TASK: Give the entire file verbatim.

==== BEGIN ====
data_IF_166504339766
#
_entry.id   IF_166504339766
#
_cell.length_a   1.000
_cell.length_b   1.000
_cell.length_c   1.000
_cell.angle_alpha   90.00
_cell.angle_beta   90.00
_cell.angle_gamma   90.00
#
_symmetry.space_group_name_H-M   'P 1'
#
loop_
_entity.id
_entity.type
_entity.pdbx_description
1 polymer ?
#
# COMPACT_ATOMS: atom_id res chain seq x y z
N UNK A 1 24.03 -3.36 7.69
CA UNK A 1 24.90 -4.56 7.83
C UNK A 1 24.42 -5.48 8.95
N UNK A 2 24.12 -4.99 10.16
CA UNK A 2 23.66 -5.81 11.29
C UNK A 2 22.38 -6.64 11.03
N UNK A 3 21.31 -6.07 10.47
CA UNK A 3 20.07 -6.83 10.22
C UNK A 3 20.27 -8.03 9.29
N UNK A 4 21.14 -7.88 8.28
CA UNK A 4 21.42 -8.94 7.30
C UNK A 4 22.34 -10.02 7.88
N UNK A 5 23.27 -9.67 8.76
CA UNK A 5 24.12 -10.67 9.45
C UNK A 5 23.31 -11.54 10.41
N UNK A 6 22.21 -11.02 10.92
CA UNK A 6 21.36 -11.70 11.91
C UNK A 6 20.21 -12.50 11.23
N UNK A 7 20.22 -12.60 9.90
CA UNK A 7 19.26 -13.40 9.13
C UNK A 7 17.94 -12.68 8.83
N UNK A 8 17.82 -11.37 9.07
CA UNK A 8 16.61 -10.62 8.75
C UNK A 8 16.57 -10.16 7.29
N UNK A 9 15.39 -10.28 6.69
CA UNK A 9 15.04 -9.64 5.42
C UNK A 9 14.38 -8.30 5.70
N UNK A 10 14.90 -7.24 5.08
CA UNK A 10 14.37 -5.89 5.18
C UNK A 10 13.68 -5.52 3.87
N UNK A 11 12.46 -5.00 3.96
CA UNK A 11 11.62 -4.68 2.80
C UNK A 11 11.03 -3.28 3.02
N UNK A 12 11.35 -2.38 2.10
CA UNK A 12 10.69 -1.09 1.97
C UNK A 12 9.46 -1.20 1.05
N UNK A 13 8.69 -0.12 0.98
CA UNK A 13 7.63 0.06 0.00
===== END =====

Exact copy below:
data_IF_166504339766
#
_entry.id   IF_166504339766
#
_cell.length_a   1.000
_cell.length_b   1.000
_cell.length_c   1.000
_cell.angle_alpha   90.00
_cell.angle_beta   90.00
_cell.angle_gamma   90.00
#
_symmetry.space_group_name_H-M   'P 1'
#
loop_
_entity.id
_entity.type
_entity.pdbx_description
1 polymer ?
#
# COMPACT_ATOMS: atom_id res chain seq x y z
N UNK A 1 24.03 -3.36 7.69
CA UNK A 1 24.90 -4.56 7.83
C UNK A 1 24.42 -5.48 8.95
N UNK A 2 24.12 -4.99 10.16
CA UNK A 2 23.66 -5.81 11.29
C UNK A 2 22.38 -6.64 11.03
N UNK A 3 21.31 -6.07 10.47
CA UNK A 3 20.07 -6.83 10.22
C UNK A 3 20.27 -8.03 9.29
N UNK A 4 21.14 -7.88 8.28
CA UNK A 4 21.42 -8.94 7.30
C UNK A 4 22.34 -10.02 7.88
N UNK A 5 23.27 -9.67 8.76
CA UNK A 5 24.12 -10.67 9.45
C UNK A 5 23.31 -11.54 10.41
N UNK A 6 22.21 -11.02 10.92
CA UNK A 6 21.36 -11.70 11.91
C UNK A 6 20.21 -12.50 11.23
N UNK A 7 20.22 -12.60 9.90
CA UNK A 7 19.26 -13.40 9.13
C UNK A 7 17.94 -12.68 8.83
N UNK A 8 17.82 -11.37 9.07
CA UNK A 8 16.61 -10.62 8.75
C UNK A 8 16.57 -10.16 7.29
N UNK A 9 15.39 -10.28 6.69
CA UNK A 9 15.04 -9.64 5.42
C UNK A 9 14.38 -8.30 5.70
N UNK A 10 14.90 -7.24 5.08
CA UNK A 10 14.37 -5.89 5.18
C UNK A 10 13.68 -5.52 3.87
N UNK A 11 12.46 -5.00 3.96
CA UNK A 11 11.62 -4.68 2.80
C UNK A 11 11.03 -3.28 3.02
N UNK A 12 11.35 -2.38 2.10
CA UNK A 12 10.69 -1.09 1.97
C UNK A 12 9.46 -1.20 1.05
N UNK A 13 8.69 -0.12 0.98
CA UNK A 13 7.63 0.06 0.00